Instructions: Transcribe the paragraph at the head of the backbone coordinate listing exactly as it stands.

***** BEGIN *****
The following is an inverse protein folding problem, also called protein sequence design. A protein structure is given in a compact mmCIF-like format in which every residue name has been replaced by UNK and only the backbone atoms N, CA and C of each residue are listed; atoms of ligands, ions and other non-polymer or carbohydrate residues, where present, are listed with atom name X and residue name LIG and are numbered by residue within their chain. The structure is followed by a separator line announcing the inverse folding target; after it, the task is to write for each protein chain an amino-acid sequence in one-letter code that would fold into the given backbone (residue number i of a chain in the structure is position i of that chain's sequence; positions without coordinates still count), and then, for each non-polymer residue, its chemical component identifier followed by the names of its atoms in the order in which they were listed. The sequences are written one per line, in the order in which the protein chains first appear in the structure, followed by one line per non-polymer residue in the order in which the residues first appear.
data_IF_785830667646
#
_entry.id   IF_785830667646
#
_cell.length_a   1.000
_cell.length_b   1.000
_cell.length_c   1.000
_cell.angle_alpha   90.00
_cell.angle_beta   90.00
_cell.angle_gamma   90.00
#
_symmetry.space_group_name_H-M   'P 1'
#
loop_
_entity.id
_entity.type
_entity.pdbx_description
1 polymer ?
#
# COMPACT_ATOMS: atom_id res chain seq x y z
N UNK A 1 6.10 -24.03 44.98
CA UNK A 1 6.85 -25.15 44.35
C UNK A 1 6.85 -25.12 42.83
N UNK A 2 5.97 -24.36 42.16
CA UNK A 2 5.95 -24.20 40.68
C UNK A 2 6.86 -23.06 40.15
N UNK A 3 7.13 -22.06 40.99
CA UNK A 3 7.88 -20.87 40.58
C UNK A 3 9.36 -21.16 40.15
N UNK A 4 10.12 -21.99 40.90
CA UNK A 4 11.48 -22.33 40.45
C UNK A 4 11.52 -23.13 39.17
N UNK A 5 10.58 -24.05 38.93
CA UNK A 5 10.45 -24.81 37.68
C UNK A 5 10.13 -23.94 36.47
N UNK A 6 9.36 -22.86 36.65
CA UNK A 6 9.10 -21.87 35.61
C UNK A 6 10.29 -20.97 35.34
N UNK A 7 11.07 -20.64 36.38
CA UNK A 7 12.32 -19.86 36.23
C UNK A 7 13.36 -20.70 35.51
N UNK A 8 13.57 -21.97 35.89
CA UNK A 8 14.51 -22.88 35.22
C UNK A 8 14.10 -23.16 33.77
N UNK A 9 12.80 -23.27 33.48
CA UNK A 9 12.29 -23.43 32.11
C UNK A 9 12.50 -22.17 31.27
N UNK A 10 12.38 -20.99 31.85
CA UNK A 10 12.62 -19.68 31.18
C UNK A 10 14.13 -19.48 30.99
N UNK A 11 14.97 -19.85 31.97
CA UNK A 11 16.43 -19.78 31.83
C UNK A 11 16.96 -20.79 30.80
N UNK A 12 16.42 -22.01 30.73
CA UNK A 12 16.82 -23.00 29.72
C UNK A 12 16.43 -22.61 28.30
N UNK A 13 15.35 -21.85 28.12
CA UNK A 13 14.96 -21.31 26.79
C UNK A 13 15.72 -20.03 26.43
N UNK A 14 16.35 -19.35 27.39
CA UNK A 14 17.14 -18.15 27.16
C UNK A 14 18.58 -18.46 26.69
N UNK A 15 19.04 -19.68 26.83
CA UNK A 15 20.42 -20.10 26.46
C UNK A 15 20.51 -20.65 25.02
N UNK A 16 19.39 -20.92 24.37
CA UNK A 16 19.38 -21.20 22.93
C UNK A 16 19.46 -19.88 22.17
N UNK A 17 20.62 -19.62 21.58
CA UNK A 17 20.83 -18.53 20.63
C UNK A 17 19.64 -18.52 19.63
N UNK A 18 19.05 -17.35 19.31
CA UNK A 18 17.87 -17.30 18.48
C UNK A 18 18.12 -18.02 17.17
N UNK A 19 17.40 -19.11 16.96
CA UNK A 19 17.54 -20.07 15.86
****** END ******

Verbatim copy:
The following is an inverse protein folding problem, also called protein sequence design. A protein structure is given in a compact mmCIF-like format in which every residue name has been replaced by UNK and only the backbone atoms N, CA and C of each residue are listed; atoms of ligands, ions and other non-polymer or carbohydrate residues, where present, are listed with atom name X and residue name LIG and are numbered by residue within their chain. The structure is followed by a separator line announcing the inverse folding target; after it, the task is to write for each protein chain an amino-acid sequence in one-letter code that would fold into the given backbone (residue number i of a chain in the structure is position i of that chain's sequence; positions without coordinates still count), and then, for each non-polymer residue, its chemical component identifier followed by the names of its atoms in the order in which they were listed. The sequences are written one per line, in the order in which the protein chains first appear in the structure, followed by one line per non-polymer residue in the order in which the residues first appear.